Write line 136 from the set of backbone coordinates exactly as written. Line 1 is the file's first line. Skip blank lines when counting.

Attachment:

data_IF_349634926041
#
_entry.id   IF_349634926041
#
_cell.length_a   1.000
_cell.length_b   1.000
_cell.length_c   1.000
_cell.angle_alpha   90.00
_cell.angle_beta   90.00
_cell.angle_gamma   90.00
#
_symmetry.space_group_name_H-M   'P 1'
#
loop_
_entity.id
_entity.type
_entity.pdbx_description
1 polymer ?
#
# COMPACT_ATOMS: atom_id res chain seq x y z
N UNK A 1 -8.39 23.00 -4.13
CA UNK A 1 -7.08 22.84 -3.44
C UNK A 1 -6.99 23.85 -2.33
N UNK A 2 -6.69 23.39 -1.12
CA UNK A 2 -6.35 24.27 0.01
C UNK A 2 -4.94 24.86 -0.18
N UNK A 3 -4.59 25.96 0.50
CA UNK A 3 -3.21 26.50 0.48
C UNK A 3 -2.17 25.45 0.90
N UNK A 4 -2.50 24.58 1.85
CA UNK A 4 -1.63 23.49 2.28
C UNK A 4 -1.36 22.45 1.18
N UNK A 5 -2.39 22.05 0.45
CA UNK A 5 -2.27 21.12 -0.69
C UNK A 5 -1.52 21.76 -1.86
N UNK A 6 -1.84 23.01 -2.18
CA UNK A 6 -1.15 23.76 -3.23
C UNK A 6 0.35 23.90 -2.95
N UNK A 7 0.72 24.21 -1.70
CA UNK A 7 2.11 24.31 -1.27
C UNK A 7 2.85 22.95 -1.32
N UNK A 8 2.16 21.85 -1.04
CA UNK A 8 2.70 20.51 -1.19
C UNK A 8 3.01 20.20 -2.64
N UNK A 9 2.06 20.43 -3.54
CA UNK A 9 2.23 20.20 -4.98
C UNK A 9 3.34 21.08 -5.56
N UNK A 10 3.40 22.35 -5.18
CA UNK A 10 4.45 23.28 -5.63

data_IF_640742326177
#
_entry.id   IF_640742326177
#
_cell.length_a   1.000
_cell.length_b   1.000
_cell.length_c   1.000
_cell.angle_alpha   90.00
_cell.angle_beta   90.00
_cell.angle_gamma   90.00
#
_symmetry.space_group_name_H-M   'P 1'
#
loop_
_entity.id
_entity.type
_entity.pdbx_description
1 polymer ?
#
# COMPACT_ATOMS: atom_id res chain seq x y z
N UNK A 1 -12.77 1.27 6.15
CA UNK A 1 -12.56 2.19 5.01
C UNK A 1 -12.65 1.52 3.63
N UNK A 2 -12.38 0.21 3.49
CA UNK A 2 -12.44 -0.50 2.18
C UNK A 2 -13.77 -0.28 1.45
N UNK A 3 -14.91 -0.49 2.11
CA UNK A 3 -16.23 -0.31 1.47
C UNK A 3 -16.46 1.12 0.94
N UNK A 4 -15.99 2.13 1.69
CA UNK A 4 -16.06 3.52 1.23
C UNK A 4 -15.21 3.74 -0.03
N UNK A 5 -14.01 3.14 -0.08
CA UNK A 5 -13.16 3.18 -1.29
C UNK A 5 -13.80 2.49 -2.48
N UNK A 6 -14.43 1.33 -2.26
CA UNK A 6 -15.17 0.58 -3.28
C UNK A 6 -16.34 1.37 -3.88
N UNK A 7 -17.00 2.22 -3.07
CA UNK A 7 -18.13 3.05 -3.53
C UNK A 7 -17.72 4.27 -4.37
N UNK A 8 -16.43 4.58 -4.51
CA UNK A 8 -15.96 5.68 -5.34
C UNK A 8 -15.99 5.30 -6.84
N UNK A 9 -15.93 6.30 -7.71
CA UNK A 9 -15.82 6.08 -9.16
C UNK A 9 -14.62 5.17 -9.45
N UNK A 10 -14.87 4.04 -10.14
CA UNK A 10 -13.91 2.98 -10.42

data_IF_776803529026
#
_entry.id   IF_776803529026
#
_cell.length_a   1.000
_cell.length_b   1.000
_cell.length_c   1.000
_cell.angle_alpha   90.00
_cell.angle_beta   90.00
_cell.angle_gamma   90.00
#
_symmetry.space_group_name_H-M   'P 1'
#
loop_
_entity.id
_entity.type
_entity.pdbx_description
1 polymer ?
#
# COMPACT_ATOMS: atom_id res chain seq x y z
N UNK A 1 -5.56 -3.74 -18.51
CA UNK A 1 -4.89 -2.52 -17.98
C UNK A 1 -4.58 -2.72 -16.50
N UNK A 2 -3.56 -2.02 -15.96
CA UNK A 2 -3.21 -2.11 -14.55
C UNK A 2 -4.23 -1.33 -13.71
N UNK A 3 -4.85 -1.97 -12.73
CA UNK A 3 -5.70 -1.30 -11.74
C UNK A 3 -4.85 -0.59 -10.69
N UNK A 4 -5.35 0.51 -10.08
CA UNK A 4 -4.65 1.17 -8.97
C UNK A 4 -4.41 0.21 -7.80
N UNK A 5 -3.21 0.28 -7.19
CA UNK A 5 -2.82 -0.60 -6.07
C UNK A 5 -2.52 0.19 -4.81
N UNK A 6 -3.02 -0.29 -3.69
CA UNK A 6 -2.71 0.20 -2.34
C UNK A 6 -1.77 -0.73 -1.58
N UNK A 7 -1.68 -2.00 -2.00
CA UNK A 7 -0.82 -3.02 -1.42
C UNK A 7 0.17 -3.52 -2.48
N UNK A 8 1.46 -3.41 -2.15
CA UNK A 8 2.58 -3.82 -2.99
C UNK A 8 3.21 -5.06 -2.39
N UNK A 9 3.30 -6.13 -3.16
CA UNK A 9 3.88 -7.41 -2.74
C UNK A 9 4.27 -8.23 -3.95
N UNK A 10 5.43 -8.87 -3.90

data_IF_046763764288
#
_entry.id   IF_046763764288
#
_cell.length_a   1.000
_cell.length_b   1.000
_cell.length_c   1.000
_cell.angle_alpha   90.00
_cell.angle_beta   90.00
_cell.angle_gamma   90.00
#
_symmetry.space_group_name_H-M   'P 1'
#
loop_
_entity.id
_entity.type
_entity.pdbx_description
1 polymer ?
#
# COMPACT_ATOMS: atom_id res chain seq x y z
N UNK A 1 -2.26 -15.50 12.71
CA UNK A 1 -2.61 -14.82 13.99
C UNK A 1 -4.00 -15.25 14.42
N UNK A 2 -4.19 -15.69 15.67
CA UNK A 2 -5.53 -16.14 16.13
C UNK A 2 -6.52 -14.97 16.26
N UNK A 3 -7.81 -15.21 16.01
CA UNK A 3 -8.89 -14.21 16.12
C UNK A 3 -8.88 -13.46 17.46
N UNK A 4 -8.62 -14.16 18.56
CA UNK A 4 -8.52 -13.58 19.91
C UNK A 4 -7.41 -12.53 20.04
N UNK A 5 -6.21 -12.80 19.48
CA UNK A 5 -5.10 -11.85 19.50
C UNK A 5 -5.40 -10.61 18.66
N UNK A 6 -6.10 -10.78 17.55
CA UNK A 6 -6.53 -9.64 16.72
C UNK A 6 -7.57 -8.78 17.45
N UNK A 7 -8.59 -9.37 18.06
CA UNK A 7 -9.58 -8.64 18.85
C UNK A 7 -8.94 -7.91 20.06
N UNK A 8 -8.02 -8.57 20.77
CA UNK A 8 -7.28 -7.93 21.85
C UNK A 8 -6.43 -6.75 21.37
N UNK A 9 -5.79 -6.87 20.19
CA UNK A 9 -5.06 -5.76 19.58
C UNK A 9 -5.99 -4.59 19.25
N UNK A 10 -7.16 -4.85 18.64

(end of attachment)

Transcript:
C UNK A 6 -1.77 -0.73 -1.58